Want some more history on Park City?…well lucky for you I found a great deal of information on the Park City Historical Society website at www.parkcityhistory.org
There are so many people who come to Park City in the both the winters and summers every year and we forget that this town has a unique history full of mining stories and “old west” ambiance…
Park City is the real deal…and here’s the proof! 😉
Utah before Park City
40,000 BC Saber-toothed tigers hunt bison in what is now the Snyderville Basin.
1600 AD Indian bands travel the high alpine valleys in search of game.
1776 The Dominguez-Escalante expedition makes it as far as the Provo valley on their way to California before retreating back to Santa Fe.
1823 Mountain man Jedediah Smith passes through the Kamas Valley on his way from Wyoming to California.
1847 Brigham Young and the Mormon settlers pass near the north end of this valley on their way to Salt Lake.
1850 Parley Pratt’s toll road leads from Parley’s Park (the present Park City) westerly into the Salt Lake Valley collecting $1,500 from travelers en route to the California gold fields.
1862 Brigham Young’s “City by the Salt Lake” is booming and Federal troops from California under Colonel Patrick Conner are sent to guard the U.S. Mail and watch over the “Saints”, who might side with the Confederacy in the Civil War. Figuring that a strike (a find of valuable ore) would bring in outsiders and dilute the Mormon population, Colonel Conner sends soldiers out prospecting.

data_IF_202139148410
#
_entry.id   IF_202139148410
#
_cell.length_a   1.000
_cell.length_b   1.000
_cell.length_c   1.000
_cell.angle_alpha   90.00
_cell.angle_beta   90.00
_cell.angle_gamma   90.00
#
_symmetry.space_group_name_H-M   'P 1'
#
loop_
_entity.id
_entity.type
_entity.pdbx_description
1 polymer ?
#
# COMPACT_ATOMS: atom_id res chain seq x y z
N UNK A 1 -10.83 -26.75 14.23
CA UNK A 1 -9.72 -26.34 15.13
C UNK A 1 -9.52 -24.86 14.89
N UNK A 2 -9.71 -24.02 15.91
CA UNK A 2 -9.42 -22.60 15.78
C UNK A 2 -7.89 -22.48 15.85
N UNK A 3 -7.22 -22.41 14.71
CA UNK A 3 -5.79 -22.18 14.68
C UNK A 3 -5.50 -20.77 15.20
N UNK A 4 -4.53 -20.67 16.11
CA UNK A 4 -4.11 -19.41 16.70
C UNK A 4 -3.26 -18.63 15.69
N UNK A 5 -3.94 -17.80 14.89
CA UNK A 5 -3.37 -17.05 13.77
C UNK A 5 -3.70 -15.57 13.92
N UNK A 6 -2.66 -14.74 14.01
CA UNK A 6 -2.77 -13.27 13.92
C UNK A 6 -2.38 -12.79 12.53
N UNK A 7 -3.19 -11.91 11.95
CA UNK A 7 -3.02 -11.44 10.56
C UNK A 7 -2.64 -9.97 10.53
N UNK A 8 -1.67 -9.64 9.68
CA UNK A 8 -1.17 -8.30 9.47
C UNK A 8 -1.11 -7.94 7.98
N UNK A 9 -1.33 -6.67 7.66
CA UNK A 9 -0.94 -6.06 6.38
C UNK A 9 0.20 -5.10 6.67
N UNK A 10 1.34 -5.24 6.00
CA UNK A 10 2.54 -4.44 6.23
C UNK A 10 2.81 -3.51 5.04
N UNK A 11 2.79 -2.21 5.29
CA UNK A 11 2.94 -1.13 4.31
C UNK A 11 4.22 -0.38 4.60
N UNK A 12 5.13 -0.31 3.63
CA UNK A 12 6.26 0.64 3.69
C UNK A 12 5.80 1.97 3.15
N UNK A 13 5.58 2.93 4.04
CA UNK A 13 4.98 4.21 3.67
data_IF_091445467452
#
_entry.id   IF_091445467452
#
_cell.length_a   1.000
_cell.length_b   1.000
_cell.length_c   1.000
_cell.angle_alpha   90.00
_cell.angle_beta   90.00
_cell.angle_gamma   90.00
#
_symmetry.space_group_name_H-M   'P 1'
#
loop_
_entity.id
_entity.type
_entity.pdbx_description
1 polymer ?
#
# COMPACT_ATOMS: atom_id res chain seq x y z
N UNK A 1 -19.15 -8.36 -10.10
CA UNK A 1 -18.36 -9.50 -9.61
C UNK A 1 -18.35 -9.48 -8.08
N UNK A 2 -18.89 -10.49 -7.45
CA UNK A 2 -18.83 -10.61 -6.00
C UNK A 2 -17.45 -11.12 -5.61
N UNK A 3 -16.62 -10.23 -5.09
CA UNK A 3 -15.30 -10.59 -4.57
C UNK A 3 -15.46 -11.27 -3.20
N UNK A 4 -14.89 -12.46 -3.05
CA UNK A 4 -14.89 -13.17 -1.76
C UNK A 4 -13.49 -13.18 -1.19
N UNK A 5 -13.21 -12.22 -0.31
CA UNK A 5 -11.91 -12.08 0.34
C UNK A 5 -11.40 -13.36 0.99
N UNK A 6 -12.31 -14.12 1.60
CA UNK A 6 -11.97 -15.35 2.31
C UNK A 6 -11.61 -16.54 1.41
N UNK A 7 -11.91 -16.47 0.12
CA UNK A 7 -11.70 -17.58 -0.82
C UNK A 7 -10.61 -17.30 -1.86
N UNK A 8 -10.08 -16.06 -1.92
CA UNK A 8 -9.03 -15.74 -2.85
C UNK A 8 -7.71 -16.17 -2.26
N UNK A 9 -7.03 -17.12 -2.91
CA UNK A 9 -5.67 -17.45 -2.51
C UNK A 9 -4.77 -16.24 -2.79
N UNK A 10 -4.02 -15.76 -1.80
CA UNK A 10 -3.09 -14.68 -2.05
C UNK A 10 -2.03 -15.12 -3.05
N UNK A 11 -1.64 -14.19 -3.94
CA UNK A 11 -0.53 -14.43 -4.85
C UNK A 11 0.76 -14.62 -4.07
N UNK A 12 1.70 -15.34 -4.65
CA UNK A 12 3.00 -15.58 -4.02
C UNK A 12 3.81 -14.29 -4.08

1863 Utah’s first mining claim is filed in Bingham Canyon west of Salt Lake Valley.
Silver Discovery Draws a Crowd
1868 In late October, soldiers climb over the mountains from Big Cottonwood Canyon to the Park City area and find silver. As the snow is swirling and a storm brewing, they mark the outcropping with a bandanna on a stick and return in the spring. The first mine is named Flagstaff. Park City will become known not only for its silver, but for lead, zinc and gold. The Flagstaff Mine is the first to ship ore from the area.
1869 The Transcontinental Railroad is completed at Promontory, Utah. Laid-off workers, including many Chinese, settle in Parley’s Park.
1870 Parley’s Park has a total population of 164.